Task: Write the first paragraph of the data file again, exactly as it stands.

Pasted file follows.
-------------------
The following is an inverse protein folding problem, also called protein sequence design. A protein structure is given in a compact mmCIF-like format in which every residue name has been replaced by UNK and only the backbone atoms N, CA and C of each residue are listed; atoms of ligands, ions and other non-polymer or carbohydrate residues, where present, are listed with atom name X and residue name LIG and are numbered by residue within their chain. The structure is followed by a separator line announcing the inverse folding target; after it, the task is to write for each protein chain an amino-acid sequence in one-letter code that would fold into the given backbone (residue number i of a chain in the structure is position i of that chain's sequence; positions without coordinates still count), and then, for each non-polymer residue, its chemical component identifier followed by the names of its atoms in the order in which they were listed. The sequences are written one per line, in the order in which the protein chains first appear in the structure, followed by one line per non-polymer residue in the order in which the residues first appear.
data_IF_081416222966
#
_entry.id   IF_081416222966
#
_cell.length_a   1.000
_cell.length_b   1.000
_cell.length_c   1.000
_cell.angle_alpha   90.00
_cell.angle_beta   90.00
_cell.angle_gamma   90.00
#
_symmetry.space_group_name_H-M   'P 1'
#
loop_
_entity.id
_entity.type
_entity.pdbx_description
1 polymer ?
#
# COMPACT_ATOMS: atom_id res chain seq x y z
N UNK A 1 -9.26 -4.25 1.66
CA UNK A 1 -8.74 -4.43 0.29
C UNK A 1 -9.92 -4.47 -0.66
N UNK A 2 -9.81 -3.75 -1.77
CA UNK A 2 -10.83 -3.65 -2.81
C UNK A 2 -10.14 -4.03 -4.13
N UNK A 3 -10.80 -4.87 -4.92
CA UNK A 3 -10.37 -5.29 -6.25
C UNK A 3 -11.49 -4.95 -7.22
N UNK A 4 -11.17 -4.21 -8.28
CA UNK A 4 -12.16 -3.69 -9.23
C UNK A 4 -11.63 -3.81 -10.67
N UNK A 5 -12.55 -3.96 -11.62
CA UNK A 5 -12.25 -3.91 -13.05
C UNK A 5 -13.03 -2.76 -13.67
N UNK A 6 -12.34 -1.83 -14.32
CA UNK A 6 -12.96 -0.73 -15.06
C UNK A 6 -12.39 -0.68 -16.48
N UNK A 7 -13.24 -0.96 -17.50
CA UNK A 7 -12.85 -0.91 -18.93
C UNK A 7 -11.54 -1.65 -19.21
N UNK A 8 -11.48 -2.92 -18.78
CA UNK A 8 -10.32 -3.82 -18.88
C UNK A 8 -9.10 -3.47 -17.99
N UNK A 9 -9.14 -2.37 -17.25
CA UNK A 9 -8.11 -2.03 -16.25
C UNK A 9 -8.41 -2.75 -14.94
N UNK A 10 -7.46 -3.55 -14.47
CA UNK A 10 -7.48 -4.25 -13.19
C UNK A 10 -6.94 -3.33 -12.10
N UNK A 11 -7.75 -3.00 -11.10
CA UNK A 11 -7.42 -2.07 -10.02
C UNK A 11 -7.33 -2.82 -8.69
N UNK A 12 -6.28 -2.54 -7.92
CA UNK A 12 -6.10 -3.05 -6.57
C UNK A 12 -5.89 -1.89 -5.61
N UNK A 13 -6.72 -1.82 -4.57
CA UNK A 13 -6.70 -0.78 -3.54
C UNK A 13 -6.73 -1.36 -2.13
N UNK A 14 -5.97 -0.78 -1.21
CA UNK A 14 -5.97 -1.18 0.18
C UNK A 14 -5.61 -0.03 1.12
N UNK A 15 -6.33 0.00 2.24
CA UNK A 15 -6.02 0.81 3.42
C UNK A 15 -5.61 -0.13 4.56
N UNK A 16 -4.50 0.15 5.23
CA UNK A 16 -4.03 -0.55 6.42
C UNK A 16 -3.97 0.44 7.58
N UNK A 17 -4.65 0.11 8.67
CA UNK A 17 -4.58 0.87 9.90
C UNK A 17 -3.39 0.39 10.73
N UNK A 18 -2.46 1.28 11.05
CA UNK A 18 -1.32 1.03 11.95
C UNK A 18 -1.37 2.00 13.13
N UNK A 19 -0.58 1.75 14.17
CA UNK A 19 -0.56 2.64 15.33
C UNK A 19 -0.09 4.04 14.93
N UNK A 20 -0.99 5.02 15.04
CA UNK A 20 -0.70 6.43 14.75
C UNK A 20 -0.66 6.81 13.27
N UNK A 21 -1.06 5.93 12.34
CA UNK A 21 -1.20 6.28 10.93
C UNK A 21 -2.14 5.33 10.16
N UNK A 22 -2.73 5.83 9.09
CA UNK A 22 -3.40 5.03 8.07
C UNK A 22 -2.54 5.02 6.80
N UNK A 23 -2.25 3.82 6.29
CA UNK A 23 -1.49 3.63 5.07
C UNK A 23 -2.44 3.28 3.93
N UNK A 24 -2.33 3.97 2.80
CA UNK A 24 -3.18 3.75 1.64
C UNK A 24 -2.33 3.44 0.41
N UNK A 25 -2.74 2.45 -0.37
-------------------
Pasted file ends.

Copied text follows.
The following is an inverse protein folding problem, also called protein sequence design. A protein structure is given in a compact mmCIF-like format in which every residue name has been replaced by UNK and only the backbone atoms N, CA and C of each residue are listed; atoms of ligands, ions and other non-polymer or carbohydrate residues, where present, are listed with atom name X and residue name LIG and are numbered by residue within their chain. The structure is followed by a separator line announcing the inverse folding target; after it, the task is to write for each protein chain an amino-acid sequence in one-letter code that would fold into the given backbone (residue number i of a chain in the structure is position i of that chain's sequence; positions without coordinates still count), and then, for each non-polymer residue, its chemical component identifier followed by the names of its atoms in the order in which they were listed. The sequences are written one per line, in the order in which the protein chains first appear in the structure, followed by one line per non-polymer residue in the order in which the residues first appear.